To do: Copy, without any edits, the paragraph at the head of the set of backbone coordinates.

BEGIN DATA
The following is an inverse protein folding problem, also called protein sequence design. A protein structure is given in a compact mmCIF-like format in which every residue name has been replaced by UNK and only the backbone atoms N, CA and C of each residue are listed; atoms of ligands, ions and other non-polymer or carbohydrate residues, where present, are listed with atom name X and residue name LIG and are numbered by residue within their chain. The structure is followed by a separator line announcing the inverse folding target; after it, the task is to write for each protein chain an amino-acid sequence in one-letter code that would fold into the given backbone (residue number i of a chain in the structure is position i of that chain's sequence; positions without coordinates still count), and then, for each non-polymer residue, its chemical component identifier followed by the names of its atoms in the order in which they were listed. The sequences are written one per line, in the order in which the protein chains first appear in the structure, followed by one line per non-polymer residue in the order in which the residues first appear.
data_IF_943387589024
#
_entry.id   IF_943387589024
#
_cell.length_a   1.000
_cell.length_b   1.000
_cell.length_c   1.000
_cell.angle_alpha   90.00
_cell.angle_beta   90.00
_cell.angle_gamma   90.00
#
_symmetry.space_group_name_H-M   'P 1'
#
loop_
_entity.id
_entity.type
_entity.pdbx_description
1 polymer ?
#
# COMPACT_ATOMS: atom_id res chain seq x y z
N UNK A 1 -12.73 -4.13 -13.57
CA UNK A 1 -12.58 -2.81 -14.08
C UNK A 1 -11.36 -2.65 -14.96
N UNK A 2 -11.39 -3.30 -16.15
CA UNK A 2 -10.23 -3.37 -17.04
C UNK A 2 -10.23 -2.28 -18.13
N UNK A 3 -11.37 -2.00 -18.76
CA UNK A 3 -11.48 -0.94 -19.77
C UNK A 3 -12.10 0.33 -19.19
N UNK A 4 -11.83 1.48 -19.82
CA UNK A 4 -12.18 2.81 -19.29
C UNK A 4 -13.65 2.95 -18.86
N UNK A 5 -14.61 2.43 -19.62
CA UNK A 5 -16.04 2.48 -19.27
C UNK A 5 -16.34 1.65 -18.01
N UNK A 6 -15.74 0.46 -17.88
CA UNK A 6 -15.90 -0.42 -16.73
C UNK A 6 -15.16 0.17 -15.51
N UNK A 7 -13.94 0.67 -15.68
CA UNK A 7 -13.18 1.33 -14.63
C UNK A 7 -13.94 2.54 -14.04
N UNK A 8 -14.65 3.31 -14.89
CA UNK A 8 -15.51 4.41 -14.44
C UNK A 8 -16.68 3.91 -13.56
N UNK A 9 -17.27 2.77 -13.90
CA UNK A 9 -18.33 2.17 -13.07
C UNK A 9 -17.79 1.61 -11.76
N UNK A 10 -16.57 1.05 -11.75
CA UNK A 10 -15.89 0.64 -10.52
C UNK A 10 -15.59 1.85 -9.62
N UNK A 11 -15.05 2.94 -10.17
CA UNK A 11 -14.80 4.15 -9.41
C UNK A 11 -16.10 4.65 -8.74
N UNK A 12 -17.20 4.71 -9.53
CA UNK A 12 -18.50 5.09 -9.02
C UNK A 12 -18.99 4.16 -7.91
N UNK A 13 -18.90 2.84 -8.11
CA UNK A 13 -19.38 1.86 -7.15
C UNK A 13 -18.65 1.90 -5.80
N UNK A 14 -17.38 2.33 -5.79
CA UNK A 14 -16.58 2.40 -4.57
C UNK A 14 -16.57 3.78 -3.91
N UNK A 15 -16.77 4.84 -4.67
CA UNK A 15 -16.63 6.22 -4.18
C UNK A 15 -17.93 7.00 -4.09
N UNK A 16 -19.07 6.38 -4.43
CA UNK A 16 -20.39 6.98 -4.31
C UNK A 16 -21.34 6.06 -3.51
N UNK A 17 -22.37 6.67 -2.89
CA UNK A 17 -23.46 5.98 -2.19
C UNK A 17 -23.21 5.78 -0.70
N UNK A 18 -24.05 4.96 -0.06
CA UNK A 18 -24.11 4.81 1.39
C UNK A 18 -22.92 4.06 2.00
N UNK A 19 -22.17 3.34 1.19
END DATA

The following is an inverse protein folding problem, also called protein sequence design. A protein structure is given in a compact mmCIF-like format in which every residue name has been replaced by UNK and only the backbone atoms N, CA and C of each residue are listed; atoms of ligands, ions and other non-polymer or carbohydrate residues, where present, are listed with atom name X and residue name LIG and are numbered by residue within their chain. The structure is followed by a separator line announcing the inverse folding target; after it, the task is to write for each protein chain an amino-acid sequence in one-letter code that would fold into the given backbone (residue number i of a chain in the structure is position i of that chain's sequence; positions without coordinates still count), and then, for each non-polymer residue, its chemical component identifier followed by the names of its atoms in the order in which they were listed. The sequences are written one per line, in the order in which the protein chains first appear in the structure, followed by one line per non-polymer residue in the order in which the residues first appear.